Poverty. The word brings images of tiny houses with broken roofs. The gap between the rich and poor of this world is immense and the future truly bleak for the poor ones. They are caught in the ‘vicious cycle’ and are not allowed to exhibit their full potential.
Here are five examples of footballing legends we’ve come to adore over the years, who have escaped this vicious cycle and have made themselves famous on the world stage:
Not the Portuguese winger we’re all familiar with, but his Brazilian namesake who is no less a legend in the world of football. He was born in September 1976 in the poverty-stricken streets of Rio de Janeiro.
His first chance to escape the vicious cycle disappeared when he couldn’t raise enough money for the bus fare to attend a trial with Flamengo. However, he did finally manage to get his life on track by joining Cruzeiro in 1993. He went on to play in some of the best clubs in the world like FC Barcelona, Inter Milan, Real Madrid and AC Milan.
Ronaldo ended his career in February 2011 at his last club Corinthians, scoring an amazing 280 goals in his 384 club appearances in his diverse club career. He also appeared 98 times for Brazil and netted on 62 occasions. Ronaldo was honoured with 2 Ballon d’Or awards, 3 FIFA Player of the Year awards and was also voted Goal.com’s ‘Player of the Decade’.
Another Brazilian legend, Rivaldo was also brought up on the unforgiving streets of Brazil. Malnourishment caused his strange physical appearance and the loss of many of his teeth. He began his professional career at the tender age of 16.
Rivaldo went on to play for many of the world’s top clubs, including FC Barcelona where he made 157 appearances, scoring 86 goals. He appeared for his national side 74 times and netted 34 goals. Rivaldo never officially retired from the world of football. He just stopped playing after the age of 40. He was honoured with a Ballon d’Or award, a FIFA World Player of the Year award and a European Player of the Year award during his career.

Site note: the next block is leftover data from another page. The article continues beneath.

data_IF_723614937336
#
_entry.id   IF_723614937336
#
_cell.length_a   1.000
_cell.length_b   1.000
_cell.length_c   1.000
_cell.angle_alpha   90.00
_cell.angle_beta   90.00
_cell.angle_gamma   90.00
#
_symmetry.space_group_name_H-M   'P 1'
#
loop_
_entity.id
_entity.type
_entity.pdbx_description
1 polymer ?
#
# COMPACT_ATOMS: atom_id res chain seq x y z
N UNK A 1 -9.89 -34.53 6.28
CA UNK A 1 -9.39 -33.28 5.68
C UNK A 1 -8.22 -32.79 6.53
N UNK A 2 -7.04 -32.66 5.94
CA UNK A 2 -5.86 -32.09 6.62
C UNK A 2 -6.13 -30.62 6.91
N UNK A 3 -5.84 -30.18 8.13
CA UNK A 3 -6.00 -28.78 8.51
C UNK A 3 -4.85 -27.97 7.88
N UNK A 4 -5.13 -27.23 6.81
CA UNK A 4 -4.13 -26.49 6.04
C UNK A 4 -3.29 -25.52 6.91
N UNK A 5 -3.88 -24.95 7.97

3. Diego Maradona:
Diego grew up in the shanty town of Villa Fiorito, Argentina, where he shared one room with seven siblings. He wasn’t educated and it was said that football was all he had. He is the only footballer to set world-record for contract fees twice, firstly to Barcelona for a then world record £5m, and secondly, when he moved to Napoli for another record fee of £6.9m.
Diego made 492 appearances and netted an astounding 258 times in a club career spanning 21 years. He also made 91 appearances for his national side and netted 34 times. He played in four FIFA World Cup tournaments, including the the 1986 tournament, where he captained Argentina to victory against West Germany in the finals. Maradona is one of the most controversial footballers the world has witnessed, with his famous ‘Hand Of God’ goal against England perhaps the most controversial moment in the history of football, but he was also one of the best, with his ‘Goal of the Century’ later in the same match. He was also crowned joint FIFA Player of the Century.
2. Roberto Carlos:
Roberto Carlos was also raised far away from luxury in Garca, Sao Paulo. According to John Carlin, the left-back developed his inordinately thick thighs by “working as a sort of human ox, spending hour after hour in the fields alongside his father, pushing or pulling outrageously heavy pieces of farm machinery”.
Roberto Carlos began his professional career playing for Uniao Sao Joao. He was soon invited to play for the Brazilian national team at the age of 19. He helped the team reach the World Cup final in 1998 and win the tournament in 2002. Roberto Carlos made a mammoth 606 appearances and netted 75 times in a club career spanning 21 years. Most notable were his 46 goals in his 370 appearances for Real Madrid. He is also one of only 19 players to have played more than 100 matches in the Champions League. He was named one of the top 125 Greatest living footballers by Pele and announced his retirement in August 2012.
Edison Arantes do Nascimento – better known as Pele – hailed as the best football player the world has ever seen, was also brought up in poverty. He earned extra money by working in tea shops as a servant. Taught to play football by his father, he couldn’t afford a proper football and either played with a sock stuffed with newspaper or a grapefruit. Pele scored his first goal against local rivals Corinthians for his club Santos, where he went on to make 605 appearances and found the back of the net an unprecedented 589 times. After 17 seasons with Santos, Pele signed for New York Cosmos in 1975 where he netted 31 times in 56 appearances.
Pele also scored an impressive 77 goals in his 92 appearances for his national side. Since his retirement in 1977, he has become a worldwide ambassador for football and has promoted the sport in various countries. Pele was elected “Athlete of the Century” by the International Olympic committee and in 1999, was voted “Player of the Century”.
Disclaimer: The names in the above article are in no particular order. All of them are legends in their own right.